Divorce Israeli-style. Hunting Nazi war criminals. Tracking down stolen art. A ladies' man who's also a Nobel Prize winner.
These plots and others are featured in the eighth annual Jewish Film Series, which debuts Wednesday with movies from the USA, Uruguay, France and Israel. The films screen each Wednesday through May 27 at the Jewish Cultural Center, 5461 N. Terrace Road.
"Three were their country's entry to the Academy Awards for best foreign language films and a fourth entry was (entered in the Oscars) for best documentary," Chattanooga Jewish Film Series chair Sanford Wine says in a news release.
Center spokeswoman Ann Treadwell says all the films are suitable for anyone over 16 years of age. The $7 ticket price comes with free popcorn and a soft drink.
Here are a few bites of plot from each movie to help whet your film-fan appetite:
* April 29. "Gett: The Trial of Viviane Ansalem." This courtroom drama, which focuses on a woman's five-year fight to get a divorce from her husband, won the Best Picture category in last year's Ophir Awards, Israel's version of the Oscars. The film shines a spotlight on Israel's justice system, where only courts adjudicated by rabbis can grant divorces and the decision should reflect the rabbis' interpretation of God's will. Divorces are granted only after the husband gives his permission, a law dating back to the Ottoman Empire. "Gett" sparked protests in Israel to change the law.
* May 6. "Mr. Kaplan." Described as a black comedy from Uruguay, it sounds a bit like a modern version of Don Quixote with an elderly Jewish retiree as the combative idealist and a chubby hitman as his faithful companion. The duo believe a mysterious German visitor is actually a Nazi war criminal and plot to kidnap him and take him to Israel to stand trial.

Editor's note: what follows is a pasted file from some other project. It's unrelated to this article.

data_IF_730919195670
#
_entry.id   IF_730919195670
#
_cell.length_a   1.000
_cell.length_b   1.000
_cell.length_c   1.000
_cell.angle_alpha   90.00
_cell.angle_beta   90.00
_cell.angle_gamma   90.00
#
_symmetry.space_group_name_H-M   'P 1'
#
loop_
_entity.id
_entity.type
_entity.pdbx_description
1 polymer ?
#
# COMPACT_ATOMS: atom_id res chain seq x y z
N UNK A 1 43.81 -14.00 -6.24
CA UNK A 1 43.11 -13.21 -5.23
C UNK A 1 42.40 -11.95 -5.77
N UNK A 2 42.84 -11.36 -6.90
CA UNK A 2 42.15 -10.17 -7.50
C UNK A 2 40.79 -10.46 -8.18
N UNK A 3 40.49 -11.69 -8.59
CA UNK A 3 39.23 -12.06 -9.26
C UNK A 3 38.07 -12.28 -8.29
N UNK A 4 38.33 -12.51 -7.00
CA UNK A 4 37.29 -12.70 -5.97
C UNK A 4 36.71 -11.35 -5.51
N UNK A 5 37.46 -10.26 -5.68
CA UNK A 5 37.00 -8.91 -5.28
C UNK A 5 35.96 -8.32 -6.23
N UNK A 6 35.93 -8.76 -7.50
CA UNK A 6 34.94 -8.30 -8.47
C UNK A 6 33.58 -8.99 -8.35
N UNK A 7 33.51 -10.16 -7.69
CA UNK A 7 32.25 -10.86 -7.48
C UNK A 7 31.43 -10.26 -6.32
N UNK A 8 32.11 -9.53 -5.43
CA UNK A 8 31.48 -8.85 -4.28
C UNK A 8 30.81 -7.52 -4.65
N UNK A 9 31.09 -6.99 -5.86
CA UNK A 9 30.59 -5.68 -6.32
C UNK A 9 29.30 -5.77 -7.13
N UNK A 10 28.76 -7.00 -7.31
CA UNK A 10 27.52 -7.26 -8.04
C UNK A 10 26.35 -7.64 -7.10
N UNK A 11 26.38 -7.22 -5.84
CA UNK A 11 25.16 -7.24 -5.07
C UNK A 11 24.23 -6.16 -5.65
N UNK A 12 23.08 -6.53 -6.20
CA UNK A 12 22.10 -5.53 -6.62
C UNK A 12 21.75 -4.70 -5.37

* May 13. "The Art Dealer." Esther is a Jewish journalist based in Paris who embarks on a search for her family's art treasures, which were stolen by Nazis. It should make her family happy, but her uncle and father angrily try to block her efforts and argue her hunt will trigger terrible memories. Esther finds disturbing clues about what really happened. The ending, critics promise, will shock even the most jaded film buff.
* May 20. "The Muses of Isaac Bashevis Singer." Forget Shakespeare. If you want to meet a man who wrote amazing, faceted, vibrant female characters, Isaac Bashevis Singer is your man. This documentary tries to determine whether those fictional ladies were based on real women, including his wife. And it also assesses the Nobel Prize-winning author as a ladies' man.
* May 27. "The Green Prince." Hamas was founded in 1988 to free Palestine from Israeli occupation and establish a Palestinian state. Hamas launched attacks, including suicide bombings and rockets, against Israeli soldiers and civilians. Over the years, the Human Rights Watch has condemned both Hamas and Israeli troops for attacks on each other's civilians. Surely there must now be an impenetrable wall of hatred between Hamas and Israel. Well, this movie tells the true story of a Hamas founder's son who was so disillusioned by the brutality he became an Israeli spy and helped prevent suicide bombings.
Contact Lynda Edwards at firstname.lastname@example.org or 423-757-6391.